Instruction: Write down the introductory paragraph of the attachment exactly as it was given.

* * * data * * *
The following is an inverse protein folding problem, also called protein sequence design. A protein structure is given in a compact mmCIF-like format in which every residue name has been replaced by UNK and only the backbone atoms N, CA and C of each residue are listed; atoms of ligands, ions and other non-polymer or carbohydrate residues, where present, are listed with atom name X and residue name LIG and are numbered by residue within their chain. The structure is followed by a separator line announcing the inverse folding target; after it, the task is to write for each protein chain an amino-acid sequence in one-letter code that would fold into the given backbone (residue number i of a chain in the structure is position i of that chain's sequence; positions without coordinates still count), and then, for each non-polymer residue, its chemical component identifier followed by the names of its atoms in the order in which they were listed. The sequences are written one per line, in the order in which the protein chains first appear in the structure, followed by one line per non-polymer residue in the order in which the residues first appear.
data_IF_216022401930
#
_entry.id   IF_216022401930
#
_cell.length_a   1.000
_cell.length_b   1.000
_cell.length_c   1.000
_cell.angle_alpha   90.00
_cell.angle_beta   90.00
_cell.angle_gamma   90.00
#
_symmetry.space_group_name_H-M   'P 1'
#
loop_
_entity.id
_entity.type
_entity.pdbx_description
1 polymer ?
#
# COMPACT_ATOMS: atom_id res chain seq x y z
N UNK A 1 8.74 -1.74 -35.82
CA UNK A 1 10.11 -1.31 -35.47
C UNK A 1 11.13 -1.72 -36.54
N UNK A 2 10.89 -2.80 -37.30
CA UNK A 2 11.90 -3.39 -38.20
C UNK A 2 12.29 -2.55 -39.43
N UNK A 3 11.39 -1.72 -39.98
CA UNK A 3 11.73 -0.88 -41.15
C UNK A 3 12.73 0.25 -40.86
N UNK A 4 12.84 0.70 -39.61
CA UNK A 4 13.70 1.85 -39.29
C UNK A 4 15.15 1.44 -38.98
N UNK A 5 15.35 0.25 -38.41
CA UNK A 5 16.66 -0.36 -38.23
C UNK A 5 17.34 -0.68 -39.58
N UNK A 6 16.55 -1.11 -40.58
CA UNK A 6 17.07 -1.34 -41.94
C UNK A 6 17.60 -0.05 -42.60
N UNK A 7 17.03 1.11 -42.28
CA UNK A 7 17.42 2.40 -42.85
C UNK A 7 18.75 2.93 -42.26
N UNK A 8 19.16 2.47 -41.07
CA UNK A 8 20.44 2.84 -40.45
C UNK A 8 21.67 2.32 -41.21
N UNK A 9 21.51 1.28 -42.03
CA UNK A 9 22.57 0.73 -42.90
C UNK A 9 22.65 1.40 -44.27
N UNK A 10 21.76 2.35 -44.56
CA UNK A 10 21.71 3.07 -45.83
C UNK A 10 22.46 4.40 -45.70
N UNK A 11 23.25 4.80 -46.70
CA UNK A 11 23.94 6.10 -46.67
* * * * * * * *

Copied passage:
The following is an inverse protein folding problem, also called protein sequence design. A protein structure is given in a compact mmCIF-like format in which every residue name has been replaced by UNK and only the backbone atoms N, CA and C of each residue are listed; atoms of ligands, ions and other non-polymer or carbohydrate residues, where present, are listed with atom name X and residue name LIG and are numbered by residue within their chain. The structure is followed by a separator line announcing the inverse folding target; after it, the task is to write for each protein chain an amino-acid sequence in one-letter code that would fold into the given backbone (residue number i of a chain in the structure is position i of that chain's sequence; positions without coordinates still count), and then, for each non-polymer residue, its chemical component identifier followed by the names of its atoms in the order in which they were listed. The sequences are written one per line, in the order in which the protein chains first appear in the structure, followed by one line per non-polymer residue in the order in which the residues first appear.